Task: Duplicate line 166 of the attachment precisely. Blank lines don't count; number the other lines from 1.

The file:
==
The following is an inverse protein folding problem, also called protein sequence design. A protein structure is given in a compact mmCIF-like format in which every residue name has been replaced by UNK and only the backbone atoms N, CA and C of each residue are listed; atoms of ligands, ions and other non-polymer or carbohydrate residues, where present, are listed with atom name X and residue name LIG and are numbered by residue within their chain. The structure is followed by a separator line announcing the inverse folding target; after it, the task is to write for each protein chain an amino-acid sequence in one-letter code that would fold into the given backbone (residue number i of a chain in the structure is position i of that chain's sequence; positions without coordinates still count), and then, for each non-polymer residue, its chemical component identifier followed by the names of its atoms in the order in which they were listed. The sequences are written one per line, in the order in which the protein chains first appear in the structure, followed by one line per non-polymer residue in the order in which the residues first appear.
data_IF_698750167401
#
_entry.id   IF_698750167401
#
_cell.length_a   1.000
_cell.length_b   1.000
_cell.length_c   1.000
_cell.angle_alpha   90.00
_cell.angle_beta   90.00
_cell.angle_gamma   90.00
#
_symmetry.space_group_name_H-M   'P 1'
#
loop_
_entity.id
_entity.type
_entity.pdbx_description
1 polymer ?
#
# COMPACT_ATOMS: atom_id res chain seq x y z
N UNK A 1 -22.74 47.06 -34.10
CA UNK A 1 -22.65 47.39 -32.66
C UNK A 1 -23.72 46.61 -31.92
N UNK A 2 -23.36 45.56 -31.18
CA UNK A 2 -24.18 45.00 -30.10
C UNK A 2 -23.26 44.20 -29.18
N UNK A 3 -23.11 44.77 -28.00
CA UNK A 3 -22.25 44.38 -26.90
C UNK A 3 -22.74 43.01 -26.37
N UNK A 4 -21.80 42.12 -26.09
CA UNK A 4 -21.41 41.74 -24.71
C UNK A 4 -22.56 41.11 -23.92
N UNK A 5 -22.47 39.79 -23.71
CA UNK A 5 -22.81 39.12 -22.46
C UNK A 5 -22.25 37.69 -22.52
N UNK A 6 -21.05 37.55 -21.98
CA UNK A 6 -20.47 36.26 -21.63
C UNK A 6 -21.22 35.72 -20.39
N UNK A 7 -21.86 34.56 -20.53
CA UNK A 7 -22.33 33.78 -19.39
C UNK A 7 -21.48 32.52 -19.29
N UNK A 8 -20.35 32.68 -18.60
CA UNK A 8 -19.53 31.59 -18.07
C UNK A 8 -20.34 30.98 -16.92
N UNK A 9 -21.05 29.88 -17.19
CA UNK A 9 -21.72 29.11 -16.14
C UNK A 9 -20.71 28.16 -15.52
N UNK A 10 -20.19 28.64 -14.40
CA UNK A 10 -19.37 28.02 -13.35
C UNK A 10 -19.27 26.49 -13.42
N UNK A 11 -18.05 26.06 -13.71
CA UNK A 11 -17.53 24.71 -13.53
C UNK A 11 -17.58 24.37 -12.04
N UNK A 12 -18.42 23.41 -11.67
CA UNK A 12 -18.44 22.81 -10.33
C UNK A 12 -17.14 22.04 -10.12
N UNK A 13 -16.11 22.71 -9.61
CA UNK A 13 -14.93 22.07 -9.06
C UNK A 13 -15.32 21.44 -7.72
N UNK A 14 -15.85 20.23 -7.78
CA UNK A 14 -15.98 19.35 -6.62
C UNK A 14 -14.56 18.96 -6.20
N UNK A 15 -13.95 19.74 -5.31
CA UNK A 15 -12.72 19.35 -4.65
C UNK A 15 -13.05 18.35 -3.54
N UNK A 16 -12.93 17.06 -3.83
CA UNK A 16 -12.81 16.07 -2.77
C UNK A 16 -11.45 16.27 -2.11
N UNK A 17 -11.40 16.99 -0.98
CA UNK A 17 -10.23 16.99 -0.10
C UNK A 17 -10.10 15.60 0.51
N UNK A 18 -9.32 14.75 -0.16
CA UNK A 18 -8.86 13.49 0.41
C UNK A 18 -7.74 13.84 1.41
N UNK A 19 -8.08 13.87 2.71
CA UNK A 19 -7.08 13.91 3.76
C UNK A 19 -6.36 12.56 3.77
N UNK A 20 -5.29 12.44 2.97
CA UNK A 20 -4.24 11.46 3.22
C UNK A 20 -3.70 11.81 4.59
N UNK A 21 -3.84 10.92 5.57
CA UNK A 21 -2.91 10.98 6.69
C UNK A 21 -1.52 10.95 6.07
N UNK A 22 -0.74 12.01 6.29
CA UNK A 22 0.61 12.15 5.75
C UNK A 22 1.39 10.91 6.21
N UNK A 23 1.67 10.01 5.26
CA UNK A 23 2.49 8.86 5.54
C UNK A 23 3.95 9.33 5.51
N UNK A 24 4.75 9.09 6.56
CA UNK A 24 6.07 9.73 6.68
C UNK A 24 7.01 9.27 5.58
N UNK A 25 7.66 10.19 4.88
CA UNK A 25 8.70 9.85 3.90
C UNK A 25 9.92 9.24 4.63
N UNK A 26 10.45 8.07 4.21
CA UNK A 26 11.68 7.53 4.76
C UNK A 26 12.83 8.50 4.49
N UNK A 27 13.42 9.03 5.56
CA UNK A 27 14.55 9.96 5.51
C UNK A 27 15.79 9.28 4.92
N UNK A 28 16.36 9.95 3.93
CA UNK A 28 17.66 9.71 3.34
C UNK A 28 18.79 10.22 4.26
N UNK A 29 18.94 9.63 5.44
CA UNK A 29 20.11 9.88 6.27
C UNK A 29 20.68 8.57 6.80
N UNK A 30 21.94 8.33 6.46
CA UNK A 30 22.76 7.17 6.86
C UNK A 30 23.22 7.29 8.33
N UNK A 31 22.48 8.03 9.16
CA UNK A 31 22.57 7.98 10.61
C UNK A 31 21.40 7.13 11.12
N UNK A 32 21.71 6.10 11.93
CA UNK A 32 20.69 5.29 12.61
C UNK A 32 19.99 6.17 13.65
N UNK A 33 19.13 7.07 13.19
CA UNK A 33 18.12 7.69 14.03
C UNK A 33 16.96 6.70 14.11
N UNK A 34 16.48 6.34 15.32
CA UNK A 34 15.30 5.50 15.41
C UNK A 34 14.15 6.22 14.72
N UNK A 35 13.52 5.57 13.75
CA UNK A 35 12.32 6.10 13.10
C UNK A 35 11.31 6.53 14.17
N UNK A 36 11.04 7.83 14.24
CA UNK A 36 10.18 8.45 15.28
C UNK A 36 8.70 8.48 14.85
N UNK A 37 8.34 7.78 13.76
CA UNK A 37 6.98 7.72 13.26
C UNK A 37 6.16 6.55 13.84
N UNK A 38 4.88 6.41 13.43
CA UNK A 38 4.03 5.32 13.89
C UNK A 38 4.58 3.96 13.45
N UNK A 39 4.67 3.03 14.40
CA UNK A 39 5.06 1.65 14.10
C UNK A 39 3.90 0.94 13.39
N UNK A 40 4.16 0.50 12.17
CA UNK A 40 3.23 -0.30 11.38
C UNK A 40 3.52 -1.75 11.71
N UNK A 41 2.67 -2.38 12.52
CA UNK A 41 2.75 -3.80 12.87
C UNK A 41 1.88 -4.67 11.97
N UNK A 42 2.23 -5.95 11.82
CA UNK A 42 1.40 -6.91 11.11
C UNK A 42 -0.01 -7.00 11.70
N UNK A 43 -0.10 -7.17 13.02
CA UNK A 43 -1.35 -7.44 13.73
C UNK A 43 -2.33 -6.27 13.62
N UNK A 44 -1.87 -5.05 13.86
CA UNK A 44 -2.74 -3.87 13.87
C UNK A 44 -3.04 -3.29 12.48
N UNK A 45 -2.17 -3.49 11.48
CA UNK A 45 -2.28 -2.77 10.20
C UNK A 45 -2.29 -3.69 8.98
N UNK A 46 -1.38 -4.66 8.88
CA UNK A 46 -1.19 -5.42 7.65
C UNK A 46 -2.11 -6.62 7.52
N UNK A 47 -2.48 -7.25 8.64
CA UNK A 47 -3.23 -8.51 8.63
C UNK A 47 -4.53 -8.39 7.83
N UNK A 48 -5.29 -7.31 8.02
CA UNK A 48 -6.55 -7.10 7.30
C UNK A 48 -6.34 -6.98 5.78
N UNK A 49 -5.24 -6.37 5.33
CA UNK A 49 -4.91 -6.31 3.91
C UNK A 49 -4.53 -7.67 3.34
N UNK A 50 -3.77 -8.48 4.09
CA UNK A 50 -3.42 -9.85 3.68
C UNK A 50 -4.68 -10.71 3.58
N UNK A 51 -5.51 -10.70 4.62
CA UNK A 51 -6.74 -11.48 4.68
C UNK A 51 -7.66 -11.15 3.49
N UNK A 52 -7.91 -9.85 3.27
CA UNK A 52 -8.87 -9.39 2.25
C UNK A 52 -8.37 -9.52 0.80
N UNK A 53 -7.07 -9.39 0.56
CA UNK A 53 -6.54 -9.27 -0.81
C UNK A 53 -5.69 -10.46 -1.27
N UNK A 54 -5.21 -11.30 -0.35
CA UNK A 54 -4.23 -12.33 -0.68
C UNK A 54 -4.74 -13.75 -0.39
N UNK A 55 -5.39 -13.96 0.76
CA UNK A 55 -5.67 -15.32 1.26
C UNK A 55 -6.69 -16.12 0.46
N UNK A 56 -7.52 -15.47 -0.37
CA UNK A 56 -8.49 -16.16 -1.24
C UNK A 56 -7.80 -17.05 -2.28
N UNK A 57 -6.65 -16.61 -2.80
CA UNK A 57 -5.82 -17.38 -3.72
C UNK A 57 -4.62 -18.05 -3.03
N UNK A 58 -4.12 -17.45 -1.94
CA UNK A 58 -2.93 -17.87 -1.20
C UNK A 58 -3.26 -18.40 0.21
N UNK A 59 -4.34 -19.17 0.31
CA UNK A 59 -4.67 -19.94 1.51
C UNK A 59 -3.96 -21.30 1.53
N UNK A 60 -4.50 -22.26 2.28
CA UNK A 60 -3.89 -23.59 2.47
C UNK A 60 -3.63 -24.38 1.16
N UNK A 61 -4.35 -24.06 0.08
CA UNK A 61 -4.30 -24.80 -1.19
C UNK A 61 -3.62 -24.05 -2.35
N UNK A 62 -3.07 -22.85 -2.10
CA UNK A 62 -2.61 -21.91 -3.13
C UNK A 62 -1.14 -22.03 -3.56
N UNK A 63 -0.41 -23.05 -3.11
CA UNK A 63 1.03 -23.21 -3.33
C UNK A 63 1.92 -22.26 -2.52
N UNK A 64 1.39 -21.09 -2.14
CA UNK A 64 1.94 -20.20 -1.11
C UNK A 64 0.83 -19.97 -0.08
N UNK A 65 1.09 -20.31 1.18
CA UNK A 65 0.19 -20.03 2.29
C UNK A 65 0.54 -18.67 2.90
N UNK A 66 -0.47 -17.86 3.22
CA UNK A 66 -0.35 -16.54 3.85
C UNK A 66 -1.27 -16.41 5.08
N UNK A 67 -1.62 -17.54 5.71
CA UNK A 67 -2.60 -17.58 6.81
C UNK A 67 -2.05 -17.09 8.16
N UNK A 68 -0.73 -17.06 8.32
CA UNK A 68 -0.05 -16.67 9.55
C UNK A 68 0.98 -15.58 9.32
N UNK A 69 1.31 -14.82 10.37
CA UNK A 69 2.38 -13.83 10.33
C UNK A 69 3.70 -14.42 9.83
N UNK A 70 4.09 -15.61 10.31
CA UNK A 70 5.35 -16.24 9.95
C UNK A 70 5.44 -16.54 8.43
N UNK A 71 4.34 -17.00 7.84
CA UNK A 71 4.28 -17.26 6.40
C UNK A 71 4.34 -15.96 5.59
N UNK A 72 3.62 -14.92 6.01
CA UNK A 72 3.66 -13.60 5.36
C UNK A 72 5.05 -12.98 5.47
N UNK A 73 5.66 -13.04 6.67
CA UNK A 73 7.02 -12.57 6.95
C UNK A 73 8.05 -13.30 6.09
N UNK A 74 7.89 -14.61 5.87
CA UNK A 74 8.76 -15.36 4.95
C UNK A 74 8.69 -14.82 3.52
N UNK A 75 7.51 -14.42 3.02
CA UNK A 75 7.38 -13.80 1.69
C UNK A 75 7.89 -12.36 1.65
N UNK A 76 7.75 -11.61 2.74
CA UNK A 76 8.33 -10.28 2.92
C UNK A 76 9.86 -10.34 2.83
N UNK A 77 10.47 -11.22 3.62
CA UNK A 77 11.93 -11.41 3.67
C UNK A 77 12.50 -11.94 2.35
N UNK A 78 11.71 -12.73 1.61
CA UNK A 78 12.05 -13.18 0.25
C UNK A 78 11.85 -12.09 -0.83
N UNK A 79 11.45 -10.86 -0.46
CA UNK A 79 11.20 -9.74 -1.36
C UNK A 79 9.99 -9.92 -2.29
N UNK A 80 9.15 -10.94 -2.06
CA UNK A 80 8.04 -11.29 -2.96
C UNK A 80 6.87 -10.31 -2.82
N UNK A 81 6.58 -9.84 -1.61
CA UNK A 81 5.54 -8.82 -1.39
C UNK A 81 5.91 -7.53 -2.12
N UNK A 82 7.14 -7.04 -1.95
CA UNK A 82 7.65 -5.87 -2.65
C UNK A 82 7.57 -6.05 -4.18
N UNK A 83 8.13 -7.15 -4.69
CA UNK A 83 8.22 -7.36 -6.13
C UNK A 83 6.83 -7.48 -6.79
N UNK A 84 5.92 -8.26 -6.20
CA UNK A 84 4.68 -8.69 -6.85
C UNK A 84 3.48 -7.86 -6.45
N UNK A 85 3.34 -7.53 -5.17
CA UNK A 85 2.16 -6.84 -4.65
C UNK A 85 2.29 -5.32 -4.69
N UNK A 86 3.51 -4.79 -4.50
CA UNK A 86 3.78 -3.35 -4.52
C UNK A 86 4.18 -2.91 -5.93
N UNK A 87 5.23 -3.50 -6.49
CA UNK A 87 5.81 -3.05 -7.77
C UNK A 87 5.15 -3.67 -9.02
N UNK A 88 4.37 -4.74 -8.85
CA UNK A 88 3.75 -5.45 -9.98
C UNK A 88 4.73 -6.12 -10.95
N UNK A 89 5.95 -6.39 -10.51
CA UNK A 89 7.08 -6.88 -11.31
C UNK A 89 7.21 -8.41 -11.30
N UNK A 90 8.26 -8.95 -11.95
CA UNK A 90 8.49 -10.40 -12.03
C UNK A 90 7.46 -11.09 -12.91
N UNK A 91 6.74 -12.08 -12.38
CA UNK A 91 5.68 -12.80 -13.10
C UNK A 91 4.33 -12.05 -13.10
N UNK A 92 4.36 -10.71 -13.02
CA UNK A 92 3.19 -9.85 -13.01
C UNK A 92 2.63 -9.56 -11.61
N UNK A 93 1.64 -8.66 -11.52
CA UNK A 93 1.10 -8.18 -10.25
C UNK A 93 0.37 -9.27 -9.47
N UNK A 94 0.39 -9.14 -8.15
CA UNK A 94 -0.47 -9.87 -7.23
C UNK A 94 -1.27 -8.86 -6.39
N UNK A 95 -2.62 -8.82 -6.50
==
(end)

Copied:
N UNK A 49 -5.24 -6.37 5.33